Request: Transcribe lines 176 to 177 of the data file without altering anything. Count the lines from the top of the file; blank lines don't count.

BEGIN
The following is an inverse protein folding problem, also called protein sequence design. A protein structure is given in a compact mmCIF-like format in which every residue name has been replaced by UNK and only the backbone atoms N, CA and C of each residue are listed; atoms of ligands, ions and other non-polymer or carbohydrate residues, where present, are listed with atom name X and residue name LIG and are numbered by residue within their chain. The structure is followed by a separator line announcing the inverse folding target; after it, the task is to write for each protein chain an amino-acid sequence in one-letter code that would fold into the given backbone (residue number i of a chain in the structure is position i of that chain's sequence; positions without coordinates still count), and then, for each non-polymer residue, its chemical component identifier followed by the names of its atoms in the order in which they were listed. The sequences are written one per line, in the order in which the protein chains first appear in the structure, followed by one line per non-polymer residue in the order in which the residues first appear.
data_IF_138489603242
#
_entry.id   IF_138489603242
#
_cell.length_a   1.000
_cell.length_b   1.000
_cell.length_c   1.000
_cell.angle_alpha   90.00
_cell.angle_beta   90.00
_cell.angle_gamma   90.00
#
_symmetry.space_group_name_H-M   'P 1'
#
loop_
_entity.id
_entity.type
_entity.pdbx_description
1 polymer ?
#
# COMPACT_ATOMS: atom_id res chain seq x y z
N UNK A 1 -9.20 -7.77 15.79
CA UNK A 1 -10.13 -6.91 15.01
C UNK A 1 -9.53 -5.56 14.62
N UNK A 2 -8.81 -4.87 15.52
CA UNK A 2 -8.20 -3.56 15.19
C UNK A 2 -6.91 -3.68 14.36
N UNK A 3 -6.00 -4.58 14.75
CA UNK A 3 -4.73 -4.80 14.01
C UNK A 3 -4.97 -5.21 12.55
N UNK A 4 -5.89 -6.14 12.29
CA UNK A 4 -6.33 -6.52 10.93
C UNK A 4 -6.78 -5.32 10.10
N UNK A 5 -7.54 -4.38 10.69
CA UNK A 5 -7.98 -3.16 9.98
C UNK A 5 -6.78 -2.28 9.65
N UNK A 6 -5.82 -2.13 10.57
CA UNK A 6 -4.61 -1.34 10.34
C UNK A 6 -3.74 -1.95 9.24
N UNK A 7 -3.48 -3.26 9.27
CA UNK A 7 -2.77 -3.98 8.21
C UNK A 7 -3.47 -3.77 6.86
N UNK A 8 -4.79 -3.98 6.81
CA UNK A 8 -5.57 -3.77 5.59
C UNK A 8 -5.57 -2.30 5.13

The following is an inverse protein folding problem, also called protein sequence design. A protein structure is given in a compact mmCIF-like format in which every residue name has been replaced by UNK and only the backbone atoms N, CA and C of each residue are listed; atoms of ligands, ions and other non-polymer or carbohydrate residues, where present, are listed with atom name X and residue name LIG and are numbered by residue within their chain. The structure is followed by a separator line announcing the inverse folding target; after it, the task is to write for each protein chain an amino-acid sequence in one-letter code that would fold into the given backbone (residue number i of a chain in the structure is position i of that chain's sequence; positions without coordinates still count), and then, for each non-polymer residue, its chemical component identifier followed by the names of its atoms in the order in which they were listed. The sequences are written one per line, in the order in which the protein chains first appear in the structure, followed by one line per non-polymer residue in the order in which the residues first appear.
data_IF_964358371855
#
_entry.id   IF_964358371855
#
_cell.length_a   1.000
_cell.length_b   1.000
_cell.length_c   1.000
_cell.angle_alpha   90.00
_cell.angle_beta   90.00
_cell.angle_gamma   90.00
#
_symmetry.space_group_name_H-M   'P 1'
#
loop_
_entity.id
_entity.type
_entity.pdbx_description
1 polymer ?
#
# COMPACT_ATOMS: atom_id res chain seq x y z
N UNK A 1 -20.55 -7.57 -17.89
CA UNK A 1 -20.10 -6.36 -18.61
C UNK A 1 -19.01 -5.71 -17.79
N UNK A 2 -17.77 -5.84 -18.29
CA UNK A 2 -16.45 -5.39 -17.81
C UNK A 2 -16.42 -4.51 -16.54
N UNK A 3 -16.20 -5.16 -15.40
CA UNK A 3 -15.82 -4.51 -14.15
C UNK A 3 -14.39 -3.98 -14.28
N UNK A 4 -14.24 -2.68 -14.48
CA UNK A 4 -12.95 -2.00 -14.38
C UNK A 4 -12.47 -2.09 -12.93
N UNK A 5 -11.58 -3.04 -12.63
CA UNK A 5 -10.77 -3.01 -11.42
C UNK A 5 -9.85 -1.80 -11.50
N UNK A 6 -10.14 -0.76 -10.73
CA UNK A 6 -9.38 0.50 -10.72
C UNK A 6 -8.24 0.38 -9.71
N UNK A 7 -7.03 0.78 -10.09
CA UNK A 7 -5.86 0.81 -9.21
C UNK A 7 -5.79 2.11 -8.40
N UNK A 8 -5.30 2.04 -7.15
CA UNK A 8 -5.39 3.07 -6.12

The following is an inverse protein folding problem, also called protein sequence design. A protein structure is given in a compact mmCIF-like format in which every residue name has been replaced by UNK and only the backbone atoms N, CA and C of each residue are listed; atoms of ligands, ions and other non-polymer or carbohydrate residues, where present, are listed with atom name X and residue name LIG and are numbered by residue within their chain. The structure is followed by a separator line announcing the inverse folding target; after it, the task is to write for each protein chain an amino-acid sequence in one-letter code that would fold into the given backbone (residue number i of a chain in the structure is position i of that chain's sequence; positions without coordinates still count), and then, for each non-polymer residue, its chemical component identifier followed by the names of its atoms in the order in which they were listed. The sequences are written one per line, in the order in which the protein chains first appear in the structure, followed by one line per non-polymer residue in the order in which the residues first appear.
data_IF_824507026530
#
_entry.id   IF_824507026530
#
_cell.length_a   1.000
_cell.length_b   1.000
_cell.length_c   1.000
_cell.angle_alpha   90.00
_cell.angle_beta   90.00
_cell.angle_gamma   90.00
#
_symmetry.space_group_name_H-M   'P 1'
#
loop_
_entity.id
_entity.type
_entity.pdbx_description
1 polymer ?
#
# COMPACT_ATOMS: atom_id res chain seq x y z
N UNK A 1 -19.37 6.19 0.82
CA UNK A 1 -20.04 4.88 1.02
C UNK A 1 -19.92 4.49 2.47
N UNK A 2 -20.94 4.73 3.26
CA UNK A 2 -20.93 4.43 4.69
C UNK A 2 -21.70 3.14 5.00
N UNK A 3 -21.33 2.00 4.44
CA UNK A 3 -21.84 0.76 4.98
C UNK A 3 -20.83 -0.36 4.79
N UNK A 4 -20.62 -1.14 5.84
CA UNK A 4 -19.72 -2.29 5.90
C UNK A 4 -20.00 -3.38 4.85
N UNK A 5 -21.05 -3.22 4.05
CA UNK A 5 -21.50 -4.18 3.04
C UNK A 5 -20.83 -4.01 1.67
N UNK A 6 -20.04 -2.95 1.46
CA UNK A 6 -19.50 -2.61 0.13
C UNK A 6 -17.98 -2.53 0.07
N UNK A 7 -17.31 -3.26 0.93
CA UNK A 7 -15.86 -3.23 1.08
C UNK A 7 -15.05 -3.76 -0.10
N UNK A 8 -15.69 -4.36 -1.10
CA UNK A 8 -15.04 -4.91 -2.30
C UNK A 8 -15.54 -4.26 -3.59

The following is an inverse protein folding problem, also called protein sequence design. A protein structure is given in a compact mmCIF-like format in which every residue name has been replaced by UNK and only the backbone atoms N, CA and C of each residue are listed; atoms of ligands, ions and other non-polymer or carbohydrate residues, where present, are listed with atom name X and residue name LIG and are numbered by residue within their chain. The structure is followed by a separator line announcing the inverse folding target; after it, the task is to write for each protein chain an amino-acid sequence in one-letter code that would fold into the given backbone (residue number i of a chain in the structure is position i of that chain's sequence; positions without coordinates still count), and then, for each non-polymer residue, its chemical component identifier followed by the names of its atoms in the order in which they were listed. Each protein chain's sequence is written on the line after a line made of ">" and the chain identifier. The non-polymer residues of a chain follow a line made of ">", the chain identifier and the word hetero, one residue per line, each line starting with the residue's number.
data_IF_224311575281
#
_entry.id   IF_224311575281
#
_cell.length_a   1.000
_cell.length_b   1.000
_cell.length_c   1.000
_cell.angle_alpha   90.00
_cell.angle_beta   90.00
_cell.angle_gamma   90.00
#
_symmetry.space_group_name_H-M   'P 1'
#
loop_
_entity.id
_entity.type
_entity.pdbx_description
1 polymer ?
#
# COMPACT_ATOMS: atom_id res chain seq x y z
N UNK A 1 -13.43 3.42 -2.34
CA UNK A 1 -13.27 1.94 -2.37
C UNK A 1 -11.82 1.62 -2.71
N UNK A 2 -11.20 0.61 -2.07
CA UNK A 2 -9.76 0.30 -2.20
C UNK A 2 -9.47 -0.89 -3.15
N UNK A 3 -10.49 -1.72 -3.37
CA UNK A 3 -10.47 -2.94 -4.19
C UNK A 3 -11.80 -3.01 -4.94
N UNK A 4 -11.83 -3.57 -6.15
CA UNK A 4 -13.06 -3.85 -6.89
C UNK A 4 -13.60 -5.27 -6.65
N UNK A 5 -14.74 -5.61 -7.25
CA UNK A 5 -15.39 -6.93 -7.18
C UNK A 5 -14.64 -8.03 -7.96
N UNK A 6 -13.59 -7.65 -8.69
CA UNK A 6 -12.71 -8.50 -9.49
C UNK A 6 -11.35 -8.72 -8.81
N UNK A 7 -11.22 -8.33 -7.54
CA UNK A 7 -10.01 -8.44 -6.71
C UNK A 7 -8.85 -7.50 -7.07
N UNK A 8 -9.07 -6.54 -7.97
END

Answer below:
C UNK A 7 -8.85 -7.50 -7.07
N UNK A 8 -9.07 -6.54 -7.97